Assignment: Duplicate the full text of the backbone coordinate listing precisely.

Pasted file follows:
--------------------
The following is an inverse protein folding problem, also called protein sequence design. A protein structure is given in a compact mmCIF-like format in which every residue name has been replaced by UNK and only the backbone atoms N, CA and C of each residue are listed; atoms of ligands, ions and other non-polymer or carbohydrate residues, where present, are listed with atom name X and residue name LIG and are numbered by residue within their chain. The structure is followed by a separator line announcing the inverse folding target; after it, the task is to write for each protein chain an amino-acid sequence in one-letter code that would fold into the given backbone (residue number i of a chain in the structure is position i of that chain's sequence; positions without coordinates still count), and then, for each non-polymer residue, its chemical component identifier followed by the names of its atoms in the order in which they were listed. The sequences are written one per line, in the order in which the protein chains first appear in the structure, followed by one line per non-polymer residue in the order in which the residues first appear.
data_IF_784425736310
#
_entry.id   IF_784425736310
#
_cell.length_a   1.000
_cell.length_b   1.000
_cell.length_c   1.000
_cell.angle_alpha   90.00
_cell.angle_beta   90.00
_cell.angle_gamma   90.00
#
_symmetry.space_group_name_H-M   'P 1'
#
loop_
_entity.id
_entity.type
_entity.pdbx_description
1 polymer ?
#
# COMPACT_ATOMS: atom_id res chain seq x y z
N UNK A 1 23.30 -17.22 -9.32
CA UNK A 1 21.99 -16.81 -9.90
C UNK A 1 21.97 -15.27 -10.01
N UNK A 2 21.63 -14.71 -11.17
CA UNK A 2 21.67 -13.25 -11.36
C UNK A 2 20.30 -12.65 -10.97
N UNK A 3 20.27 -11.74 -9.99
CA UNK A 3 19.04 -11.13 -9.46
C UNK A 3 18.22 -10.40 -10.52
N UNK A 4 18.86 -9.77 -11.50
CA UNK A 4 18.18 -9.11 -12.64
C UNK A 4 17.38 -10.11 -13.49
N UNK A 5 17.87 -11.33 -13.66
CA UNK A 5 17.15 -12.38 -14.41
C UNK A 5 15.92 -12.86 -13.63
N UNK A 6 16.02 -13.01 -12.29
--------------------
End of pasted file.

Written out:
The following is an inverse protein folding problem, also called protein sequence design. A protein structure is given in a compact mmCIF-like format in which every residue name has been replaced by UNK and only the backbone atoms N, CA and C of each residue are listed; atoms of ligands, ions and other non-polymer or carbohydrate residues, where present, are listed with atom name X and residue name LIG and are numbered by residue within their chain. The structure is followed by a separator line announcing the inverse folding target; after it, the task is to write for each protein chain an amino-acid sequence in one-letter code that would fold into the given backbone (residue number i of a chain in the structure is position i of that chain's sequence; positions without coordinates still count), and then, for each non-polymer residue, its chemical component identifier followed by the names of its atoms in the order in which they were listed. The sequences are written one per line, in the order in which the protein chains first appear in the structure, followed by one line per non-polymer residue in the order in which the residues first appear.
data_IF_784425736310
#
_entry.id   IF_784425736310
#
_cell.length_a   1.000
_cell.length_b   1.000
_cell.length_c   1.000
_cell.angle_alpha   90.00
_cell.angle_beta   90.00
_cell.angle_gamma   90.00
#
_symmetry.space_group_name_H-M   'P 1'
#
loop_
_entity.id
_entity.type
_entity.pdbx_description
1 polymer ?
#
# COMPACT_ATOMS: atom_id res chain seq x y z
N UNK A 1 23.30 -17.22 -9.32
CA UNK A 1 21.99 -16.81 -9.90
C UNK A 1 21.97 -15.27 -10.01
N UNK A 2 21.63 -14.71 -11.17
CA UNK A 2 21.67 -13.25 -11.36
C UNK A 2 20.30 -12.65 -10.97
N UNK A 3 20.27 -11.74 -9.99
CA UNK A 3 19.04 -11.13 -9.46
C UNK A 3 18.22 -10.40 -10.52
N UNK A 4 18.86 -9.77 -11.50
CA UNK A 4 18.18 -9.11 -12.64
C UNK A 4 17.38 -10.11 -13.49
N UNK A 5 17.87 -11.33 -13.66
CA UNK A 5 17.15 -12.38 -14.41
C UNK A 5 15.92 -12.86 -13.63
N UNK A 6 16.02 -13.01 -12.29